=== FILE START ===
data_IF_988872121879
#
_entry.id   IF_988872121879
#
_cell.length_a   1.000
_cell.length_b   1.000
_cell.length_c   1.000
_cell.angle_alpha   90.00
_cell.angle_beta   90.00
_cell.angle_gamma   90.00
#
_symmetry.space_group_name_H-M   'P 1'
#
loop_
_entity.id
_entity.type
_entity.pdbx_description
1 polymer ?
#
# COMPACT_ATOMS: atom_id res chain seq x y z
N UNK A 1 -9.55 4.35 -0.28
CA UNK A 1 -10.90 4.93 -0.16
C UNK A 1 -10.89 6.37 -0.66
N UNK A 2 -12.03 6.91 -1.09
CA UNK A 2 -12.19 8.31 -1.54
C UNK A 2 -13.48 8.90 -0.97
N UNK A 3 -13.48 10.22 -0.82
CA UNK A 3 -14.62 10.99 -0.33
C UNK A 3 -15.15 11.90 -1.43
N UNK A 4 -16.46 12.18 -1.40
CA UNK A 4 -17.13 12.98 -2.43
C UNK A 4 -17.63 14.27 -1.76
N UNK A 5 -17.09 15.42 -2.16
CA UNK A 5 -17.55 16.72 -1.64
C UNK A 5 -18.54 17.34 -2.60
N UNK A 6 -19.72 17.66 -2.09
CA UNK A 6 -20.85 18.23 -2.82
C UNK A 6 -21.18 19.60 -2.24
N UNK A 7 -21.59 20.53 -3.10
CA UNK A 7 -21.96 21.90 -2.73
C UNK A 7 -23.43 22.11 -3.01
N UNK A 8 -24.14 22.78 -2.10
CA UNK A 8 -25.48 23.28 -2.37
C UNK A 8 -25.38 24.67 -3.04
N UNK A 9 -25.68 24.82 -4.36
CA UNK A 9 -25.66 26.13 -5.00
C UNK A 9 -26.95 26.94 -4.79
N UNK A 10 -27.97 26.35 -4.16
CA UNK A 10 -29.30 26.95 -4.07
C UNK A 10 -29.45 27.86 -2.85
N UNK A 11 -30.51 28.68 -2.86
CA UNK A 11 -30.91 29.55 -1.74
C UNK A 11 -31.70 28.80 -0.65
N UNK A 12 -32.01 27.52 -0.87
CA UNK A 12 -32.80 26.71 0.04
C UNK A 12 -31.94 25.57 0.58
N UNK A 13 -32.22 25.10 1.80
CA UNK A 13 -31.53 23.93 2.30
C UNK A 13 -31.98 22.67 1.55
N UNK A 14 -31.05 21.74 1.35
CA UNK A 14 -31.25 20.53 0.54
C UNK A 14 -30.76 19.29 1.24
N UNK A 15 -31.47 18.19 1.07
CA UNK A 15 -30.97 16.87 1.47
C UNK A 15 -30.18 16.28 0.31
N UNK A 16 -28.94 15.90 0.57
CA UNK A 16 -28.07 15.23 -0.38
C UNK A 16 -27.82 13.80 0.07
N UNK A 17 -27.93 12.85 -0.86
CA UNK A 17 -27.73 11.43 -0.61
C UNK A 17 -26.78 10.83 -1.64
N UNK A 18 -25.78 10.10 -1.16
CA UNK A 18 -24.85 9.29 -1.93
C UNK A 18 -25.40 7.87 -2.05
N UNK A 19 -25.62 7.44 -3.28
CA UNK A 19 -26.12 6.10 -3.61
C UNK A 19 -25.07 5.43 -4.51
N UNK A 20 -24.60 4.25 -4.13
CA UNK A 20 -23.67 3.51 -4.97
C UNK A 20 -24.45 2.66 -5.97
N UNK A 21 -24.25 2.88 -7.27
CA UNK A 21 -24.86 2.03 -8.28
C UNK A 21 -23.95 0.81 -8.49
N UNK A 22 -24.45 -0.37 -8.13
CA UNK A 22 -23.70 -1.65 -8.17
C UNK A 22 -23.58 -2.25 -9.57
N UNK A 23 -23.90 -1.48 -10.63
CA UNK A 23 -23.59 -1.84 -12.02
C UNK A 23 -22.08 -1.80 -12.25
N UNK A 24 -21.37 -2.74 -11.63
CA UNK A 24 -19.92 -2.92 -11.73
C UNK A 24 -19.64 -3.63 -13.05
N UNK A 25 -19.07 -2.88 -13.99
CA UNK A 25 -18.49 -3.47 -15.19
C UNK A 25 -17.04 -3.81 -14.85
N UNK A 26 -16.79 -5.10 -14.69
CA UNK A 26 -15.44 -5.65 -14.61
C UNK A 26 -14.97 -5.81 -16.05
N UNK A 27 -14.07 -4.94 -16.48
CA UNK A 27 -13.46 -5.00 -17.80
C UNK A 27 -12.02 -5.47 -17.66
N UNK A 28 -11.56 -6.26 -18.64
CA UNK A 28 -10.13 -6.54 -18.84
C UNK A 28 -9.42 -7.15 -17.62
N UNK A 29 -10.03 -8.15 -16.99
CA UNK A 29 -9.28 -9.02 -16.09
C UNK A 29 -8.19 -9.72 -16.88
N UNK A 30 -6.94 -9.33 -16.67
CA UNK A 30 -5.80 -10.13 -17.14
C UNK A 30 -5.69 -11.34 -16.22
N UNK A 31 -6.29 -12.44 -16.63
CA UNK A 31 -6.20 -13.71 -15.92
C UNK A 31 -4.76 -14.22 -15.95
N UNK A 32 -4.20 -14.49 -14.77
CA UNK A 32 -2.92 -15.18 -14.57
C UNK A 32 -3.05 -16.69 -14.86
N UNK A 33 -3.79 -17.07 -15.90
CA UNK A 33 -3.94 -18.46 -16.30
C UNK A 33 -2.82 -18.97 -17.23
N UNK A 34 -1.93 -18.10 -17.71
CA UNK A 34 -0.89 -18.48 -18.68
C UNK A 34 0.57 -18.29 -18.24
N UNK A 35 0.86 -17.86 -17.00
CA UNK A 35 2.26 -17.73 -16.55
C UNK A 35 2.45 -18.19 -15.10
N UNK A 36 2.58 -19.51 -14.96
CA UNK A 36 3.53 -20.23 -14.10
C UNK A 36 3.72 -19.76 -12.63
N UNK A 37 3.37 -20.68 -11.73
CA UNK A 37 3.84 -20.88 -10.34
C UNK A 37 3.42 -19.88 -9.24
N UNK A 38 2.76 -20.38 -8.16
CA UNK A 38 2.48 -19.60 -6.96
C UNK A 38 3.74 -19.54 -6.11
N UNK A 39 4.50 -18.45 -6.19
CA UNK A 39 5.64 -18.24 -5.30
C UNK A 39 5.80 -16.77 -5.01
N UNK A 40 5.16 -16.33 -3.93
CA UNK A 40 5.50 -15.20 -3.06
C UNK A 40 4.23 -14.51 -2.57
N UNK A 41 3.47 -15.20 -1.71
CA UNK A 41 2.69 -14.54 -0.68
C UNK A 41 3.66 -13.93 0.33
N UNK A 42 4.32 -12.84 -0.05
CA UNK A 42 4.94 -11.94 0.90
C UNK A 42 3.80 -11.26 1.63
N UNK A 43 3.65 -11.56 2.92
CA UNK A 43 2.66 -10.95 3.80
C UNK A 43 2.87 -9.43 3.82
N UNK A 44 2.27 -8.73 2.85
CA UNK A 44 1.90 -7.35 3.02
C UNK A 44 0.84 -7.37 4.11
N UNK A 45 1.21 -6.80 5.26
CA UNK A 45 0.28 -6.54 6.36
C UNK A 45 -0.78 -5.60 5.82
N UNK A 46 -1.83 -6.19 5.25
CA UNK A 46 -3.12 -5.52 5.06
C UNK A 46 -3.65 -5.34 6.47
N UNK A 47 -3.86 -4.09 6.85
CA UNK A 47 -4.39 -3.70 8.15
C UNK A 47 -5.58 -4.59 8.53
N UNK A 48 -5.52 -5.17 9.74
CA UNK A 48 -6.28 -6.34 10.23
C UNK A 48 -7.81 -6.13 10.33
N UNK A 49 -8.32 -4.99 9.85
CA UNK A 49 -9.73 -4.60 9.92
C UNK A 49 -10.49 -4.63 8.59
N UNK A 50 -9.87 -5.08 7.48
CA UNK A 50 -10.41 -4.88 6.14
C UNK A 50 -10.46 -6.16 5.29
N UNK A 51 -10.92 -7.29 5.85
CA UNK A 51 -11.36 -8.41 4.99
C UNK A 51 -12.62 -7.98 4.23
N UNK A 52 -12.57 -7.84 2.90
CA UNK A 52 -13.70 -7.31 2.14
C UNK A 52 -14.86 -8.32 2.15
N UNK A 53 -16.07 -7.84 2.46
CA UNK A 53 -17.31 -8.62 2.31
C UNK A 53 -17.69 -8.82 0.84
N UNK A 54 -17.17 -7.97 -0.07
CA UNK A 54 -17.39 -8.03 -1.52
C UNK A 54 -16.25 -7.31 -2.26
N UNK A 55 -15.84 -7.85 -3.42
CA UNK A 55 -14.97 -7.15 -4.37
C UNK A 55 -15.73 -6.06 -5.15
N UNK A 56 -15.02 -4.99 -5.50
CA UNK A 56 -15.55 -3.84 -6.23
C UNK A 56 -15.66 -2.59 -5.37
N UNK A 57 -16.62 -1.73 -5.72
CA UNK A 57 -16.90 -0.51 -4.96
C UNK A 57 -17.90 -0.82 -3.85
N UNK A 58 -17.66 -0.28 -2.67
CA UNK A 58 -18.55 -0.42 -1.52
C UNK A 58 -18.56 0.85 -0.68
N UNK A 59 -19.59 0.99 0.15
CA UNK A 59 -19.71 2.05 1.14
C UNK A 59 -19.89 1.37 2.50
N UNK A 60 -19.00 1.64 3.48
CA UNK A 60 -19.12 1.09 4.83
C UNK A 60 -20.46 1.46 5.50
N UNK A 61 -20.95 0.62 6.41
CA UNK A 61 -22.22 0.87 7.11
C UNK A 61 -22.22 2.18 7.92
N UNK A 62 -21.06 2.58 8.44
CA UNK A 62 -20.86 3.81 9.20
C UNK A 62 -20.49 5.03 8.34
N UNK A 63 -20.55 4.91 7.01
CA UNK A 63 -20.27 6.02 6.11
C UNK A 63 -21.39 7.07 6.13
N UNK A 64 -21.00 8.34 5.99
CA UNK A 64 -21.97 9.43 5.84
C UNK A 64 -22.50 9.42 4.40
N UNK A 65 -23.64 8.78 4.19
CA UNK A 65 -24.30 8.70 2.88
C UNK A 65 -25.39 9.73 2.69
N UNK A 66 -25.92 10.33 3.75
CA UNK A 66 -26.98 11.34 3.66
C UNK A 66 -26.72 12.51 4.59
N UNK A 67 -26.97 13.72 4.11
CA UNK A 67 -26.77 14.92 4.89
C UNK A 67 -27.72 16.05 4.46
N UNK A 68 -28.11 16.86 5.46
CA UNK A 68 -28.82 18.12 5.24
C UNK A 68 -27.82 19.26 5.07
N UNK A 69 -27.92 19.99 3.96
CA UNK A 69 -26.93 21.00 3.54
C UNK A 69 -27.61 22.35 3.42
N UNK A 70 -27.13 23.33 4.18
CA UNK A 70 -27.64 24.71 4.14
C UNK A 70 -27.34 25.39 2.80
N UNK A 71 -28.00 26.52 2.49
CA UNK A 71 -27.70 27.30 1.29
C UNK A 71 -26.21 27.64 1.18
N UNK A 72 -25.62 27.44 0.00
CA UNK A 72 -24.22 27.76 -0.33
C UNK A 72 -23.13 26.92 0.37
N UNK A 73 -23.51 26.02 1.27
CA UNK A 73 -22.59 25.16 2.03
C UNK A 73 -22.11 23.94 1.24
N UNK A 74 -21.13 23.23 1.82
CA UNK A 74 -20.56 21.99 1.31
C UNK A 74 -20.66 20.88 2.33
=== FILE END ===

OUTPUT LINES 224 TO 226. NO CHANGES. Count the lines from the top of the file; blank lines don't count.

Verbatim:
C UNK A 68 -27.82 19.26 5.07
N UNK A 69 -27.92 19.99 3.96
CA UNK A 69 -26.93 21.00 3.54